Kendrick Lamar Gets His Curtain Call

It is strange to write a concert review for a show I was not physically at, but Kendrick Lamar turned us all into spectators for his West Coast celebration on Wednesday night. The Pop Out: Ken & Friends in Los Angeles was live telecasted on Amazon Prime on the occasion of Juneteenth, two days after Kendrick’s 37th birthday. The concert was a lot of things: a showcase of who’s up next in the California rap scene, a celebration of the last 30 years of West Coast rap, an unofficial gang picnic—but above all else, it was a victory lap. It was the rap equivalent of the last minute of an NBA Finals blowout, with Kendrick giddily running up the score in his beef with Drake. And that’s before we get to the six times that “Not Like Us” was played.

The last few months have been a whirlwind of animosity between Kendrick and Drake. The two have gone back and forth several times, but Kendrick indisputably came out on top thanks to a tidal wave of a hit record calling the biggest rapper in music a pedophile. When the Ken & Friends concert was first announced, it seemed like an opportunity for both Kendrick and West Coast rap to capitalize on that success. If it wasn’t already apparent that Kendrick would use the night to keep his foot on Drake’s neck, it became so when he opened his set with “Euphoria,” inciting an entire stadium of people to rap along to a hook-free, seven-minute song of nothing but harsh bars. That’s just the kind of night this was.

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And all of Los Angeles came out to fete their guy and rep their city and/or various gang affiliations. DJ Mustard, Ty Dolla $ign, Dom Kennedy, YG, Steve Lacy, Tyler The Creator, Roddy Ricch, Schoolboy Q, Ab-Soul, and Jay Rock, among others, made appearances and performed at various points in the evening. The latter three came out during Kendrick’s set for a Black Hippy reunion of sorts, that collective being the original pillars of Top Dawg Entertainment’s ascent. It was a night of nostalgia and LA unity as much as it was a dance on the grave of a popular rap star, although there was a lot of both.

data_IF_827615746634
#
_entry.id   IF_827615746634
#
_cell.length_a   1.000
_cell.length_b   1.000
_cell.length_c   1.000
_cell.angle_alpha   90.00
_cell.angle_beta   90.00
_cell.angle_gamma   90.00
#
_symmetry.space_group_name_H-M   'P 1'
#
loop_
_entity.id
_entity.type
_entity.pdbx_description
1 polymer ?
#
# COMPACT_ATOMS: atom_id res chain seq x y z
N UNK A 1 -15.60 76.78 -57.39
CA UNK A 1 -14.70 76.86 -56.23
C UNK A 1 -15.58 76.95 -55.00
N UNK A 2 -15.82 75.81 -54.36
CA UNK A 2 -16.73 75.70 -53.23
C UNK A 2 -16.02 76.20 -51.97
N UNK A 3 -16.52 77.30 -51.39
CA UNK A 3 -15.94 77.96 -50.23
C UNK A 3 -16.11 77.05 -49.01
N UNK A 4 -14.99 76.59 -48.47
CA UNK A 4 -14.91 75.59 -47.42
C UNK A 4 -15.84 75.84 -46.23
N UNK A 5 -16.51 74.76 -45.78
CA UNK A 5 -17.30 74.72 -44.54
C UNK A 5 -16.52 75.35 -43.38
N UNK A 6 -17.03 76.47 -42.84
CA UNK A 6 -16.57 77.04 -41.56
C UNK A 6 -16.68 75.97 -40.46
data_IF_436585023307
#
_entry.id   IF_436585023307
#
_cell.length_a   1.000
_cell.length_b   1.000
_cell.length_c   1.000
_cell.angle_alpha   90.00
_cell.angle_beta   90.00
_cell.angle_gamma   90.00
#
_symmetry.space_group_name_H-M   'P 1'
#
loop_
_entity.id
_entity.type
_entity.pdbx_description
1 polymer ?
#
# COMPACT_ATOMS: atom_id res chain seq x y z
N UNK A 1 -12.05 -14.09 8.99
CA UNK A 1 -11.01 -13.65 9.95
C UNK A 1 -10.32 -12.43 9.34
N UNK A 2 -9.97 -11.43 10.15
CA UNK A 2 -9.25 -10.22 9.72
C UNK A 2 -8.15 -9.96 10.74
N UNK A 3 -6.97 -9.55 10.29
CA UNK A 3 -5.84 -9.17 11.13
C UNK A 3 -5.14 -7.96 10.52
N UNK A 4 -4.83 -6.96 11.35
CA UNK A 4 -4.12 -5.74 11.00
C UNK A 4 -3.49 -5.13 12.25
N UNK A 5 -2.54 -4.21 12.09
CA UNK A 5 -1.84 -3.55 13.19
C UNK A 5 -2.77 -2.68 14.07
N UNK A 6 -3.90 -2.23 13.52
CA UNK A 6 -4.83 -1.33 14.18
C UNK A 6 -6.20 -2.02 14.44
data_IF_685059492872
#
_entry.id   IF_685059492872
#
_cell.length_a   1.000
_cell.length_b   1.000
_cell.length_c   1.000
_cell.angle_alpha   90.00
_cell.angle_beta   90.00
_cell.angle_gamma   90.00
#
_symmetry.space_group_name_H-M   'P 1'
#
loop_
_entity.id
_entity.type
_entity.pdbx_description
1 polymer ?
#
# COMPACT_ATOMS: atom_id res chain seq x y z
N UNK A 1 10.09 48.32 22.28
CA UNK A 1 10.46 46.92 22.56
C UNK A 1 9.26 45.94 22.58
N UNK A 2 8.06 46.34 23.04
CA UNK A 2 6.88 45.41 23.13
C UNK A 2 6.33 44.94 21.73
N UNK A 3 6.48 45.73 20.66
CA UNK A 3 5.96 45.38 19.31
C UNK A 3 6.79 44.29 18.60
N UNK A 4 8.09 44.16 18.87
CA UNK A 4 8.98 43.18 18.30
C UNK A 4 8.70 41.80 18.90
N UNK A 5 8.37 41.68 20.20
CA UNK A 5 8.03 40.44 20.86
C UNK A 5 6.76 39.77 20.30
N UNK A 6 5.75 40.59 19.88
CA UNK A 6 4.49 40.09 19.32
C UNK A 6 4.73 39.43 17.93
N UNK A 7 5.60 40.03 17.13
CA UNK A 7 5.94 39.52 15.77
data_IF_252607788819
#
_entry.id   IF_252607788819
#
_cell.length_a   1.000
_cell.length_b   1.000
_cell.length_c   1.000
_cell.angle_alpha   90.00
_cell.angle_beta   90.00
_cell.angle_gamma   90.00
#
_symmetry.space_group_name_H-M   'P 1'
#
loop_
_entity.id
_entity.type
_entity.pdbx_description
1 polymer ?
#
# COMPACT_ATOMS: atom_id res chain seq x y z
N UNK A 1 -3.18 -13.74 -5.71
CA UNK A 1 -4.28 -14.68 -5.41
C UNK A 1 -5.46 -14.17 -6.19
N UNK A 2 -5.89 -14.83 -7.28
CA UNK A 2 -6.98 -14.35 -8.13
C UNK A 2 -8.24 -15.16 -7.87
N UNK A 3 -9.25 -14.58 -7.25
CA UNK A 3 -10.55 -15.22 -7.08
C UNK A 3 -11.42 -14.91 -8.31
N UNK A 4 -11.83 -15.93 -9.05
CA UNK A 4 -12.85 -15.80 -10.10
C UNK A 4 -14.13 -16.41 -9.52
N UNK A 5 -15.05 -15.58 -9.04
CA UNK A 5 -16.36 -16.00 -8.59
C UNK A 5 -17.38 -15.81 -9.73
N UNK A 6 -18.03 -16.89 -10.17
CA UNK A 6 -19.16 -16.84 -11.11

Just as it was all those years ago, it was apparent last night just how much Kendrick stands apart as the star and the modern face of West Coast hip-hop. He might be slight of stature, but the force of his personality comes across much bigger; he bounced across the stage resplendent in a bright red hoodie and hat that not only betrayed his own neighborhood ties but communicated how out for blood he was on the night. Even the singles and records he chose for the evening, like “Element” and “King Kunta,” felt juiced with new venom at his opponent. And the crowd was in his palm, feverishly spouting his lyrics back to him all night, especially on his diss tracks.

There is a part of this that could’ve felt corny, like an overemphatic gloating session. And that’s before we get to Dr. Dre showing up, a man whose presence adds an unpleasant level of irony to Kendrick spending the evening accusing his peer of hating women and being friends with guys with “weird cases.” It was also not to mention a majority white audience screaming “they not like us” and “we don’t wanna hear you say [N-word] no more.” But also that’s rap for you; it can be hypocritical and ugly and transformative and exciting all at the same time.

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What ultimately made this concert a success was how much Kendrick refused to make it about him and insisted upon making it about California, a region and a music scene that can be proudly insular but has also managed to be at the forefront of rap no matter the decade. Kendrick wasn’t the only one taking a victory lap—the entire state was joining him. From the rappers to the dancers to the DJs to the gangsters to ballplayers like Russell Westbrook and DeMar DeRozan—and yes, you already know LeBron was there, probably fighting every urge he had not to jump on stage with everyone else. Los Angeles hasn’t partied like this since the O.J. Bronco chase. This was their moment and they made the most of it.

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